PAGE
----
The Other Bonding Time
In a moment of narcissism, I googled “Bonding Time Blog.” I guess I just wanted to see my name up in lights. What I found was the Family “Bond”ing Time blog, which chronicles the lives of Nathan and Elisa Bond, 38 and 36 years old respectively, who were diagnosed with Stage III rectal cancer (Nathan) and Stage IV breast cancer (Elisa) within months of each other. They have an 18-month-old daughter Sadie.
The blog recounts their experiences, replete with MRIs, brain scans, chemo, and days on the playground with Sadie. Some entries are moving; some are funny; some are instructional without being pedantic: how to balance living like there’s no tomorrow, with living like there’s absolutely going to be a tomorrow.
No matter who you are, or what your circumstance, remaining in a place of gratitude is its own struggle. The Bonds write about that, with candor and beauty. It took me back years to when I worked in an oncology center, doing counseling with cancer patients and their families.
It wasn’t traditional therapy. Sometimes I talked to people while their IVs dripped chemo, and they’d nod off when the Ativan took over at the end. I was paged to exam rooms when bad news had just been given. There was a ten-year-old girl who couldn’t talk while sitting still, so we’d go exploring while her mother had her appointments. We found all sorts of hidden nooks, and she told me all kinds of things she wouldn’t have if we were face to face rather than side by side.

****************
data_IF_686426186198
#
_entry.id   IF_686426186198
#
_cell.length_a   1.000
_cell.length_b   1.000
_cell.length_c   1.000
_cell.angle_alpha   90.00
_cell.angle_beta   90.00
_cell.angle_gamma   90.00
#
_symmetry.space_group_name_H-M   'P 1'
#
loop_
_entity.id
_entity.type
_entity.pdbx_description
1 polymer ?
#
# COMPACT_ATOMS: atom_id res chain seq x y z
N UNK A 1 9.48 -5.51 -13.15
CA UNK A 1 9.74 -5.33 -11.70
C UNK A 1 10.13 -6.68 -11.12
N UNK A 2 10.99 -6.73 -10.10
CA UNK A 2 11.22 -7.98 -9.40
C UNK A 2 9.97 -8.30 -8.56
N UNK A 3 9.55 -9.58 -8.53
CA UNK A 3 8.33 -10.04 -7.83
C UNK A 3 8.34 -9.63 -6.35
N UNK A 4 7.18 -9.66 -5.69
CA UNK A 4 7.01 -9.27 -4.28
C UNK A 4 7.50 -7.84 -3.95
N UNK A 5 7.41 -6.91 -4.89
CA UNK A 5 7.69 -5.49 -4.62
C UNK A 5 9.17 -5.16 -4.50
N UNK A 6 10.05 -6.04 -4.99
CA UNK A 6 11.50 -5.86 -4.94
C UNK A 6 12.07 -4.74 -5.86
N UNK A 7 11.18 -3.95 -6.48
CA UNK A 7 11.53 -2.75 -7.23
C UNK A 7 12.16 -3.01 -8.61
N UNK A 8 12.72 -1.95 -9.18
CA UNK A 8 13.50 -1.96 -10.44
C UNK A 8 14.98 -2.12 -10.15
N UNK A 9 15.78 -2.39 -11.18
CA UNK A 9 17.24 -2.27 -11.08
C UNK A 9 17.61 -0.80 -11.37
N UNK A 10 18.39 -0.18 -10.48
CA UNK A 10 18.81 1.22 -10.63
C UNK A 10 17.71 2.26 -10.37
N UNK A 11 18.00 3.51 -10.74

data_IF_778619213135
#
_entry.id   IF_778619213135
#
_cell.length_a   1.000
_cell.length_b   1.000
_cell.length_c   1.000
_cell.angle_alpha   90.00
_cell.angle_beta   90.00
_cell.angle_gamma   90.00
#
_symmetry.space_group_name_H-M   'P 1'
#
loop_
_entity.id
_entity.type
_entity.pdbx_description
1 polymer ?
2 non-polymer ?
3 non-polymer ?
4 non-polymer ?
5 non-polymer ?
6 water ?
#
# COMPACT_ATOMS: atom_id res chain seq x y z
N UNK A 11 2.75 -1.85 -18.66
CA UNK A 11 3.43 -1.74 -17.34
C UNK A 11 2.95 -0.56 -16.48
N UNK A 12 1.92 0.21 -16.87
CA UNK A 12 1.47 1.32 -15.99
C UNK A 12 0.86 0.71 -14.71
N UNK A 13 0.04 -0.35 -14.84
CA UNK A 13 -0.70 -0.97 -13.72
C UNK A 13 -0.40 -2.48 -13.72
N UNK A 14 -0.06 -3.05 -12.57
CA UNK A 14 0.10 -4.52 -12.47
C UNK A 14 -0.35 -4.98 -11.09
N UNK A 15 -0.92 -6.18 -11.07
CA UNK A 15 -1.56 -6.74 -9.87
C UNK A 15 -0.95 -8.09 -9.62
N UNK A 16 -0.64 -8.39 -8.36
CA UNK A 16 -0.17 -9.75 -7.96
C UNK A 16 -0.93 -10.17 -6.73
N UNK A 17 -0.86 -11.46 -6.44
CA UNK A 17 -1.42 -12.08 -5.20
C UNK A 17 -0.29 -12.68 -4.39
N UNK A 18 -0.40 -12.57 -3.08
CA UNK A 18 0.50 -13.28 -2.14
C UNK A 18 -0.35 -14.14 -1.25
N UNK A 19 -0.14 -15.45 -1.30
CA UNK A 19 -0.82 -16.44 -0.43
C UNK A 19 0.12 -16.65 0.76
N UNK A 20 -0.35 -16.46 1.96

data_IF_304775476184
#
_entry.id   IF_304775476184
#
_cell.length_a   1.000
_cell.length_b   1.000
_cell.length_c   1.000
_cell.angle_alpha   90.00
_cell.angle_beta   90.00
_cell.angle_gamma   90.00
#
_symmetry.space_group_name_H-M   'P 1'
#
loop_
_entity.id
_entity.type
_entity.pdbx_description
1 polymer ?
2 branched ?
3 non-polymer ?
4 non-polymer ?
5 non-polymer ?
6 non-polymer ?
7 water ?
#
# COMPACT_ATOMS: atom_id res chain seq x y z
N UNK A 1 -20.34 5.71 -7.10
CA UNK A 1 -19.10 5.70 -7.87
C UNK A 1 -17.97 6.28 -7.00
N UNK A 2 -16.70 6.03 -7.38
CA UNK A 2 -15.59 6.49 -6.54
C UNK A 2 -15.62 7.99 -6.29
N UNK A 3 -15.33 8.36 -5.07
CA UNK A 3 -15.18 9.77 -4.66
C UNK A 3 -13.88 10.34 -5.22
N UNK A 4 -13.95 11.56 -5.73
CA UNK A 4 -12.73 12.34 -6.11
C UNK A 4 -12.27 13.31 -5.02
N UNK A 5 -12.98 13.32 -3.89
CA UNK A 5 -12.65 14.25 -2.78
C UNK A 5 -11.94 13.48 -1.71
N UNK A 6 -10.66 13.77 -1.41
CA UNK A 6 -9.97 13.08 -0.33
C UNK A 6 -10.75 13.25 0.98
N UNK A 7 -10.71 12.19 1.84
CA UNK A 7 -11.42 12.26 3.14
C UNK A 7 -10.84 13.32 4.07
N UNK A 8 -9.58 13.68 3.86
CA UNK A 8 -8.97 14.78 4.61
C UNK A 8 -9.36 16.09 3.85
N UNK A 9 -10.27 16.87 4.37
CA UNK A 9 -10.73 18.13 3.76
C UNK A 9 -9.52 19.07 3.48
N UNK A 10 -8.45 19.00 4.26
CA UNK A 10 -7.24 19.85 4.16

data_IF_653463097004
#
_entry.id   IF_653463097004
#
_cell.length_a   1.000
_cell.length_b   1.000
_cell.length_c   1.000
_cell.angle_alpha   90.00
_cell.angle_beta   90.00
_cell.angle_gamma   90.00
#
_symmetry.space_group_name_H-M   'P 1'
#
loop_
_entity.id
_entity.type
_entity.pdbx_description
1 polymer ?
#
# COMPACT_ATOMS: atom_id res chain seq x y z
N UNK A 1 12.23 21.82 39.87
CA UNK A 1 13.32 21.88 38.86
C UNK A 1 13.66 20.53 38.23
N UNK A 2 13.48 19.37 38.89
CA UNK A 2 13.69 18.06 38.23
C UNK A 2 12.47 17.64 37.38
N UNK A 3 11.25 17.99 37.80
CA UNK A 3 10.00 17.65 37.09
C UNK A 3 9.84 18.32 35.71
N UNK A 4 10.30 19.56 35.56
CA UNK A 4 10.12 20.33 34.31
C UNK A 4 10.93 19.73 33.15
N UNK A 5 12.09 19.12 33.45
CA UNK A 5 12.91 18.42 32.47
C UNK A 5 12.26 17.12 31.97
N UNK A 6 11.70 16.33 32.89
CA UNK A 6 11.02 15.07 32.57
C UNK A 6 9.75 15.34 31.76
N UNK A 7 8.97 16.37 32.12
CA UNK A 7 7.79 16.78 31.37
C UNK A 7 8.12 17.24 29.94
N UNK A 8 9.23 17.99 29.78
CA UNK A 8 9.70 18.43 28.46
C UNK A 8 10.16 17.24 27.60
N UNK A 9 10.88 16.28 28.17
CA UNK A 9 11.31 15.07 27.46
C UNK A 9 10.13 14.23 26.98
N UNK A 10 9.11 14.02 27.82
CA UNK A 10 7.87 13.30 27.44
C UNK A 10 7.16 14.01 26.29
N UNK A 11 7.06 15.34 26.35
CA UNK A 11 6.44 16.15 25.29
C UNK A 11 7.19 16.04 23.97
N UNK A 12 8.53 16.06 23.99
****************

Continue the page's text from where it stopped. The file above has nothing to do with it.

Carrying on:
The work was painful at times, immensely gratifying at others. What I loved about it was that there was no time for small talk. It was all big talk. People had to think about what was most important to them–who was most important–and factor that into their days in a way that we sometimes forget to. The thing about getting sick is, you’re forced to slow down. I met people who used that extra time to reflect, and to connect. I also saw relationships fall apart under the strain.
I guess what I feel when I read the Bonds’ blog is that they’re playing the hand they’re dealt as well as anyone can. They’re truly playing it together. It’s imperfect, and they’re comfortable expressing that. Elisa writes about times she’s annoyed, and annoying. There’s no false bravado in the face of illness. They’re afraid together.
It feels like a good model for the rest of us. Life has its own momentum, and its tiny urgencies, and it’s so easy to lose sight of the people we love. We tune out; we keep things to ourselves; or we make small talk. We do subsistence level engagement instead of deeper connection. We just get by.
Sometimes, we all have to just get by in our relationships. Nothing wrong with that. But it’s also important to slow down, take a moment, and reflect. Appreciate your good fortune, or share your misery. They’re both valuable ways to connect. Whatever you’re in, be glad you’re not alone in it.
Hospital scene photo available from Shutterstock
Brown, H. (2012). The Other Bonding Time. Psych Central. Retrieved on February 7, 2016, from http://blogs.psychcentral.com/bonding-time/2012/11/the-other-bonding-time/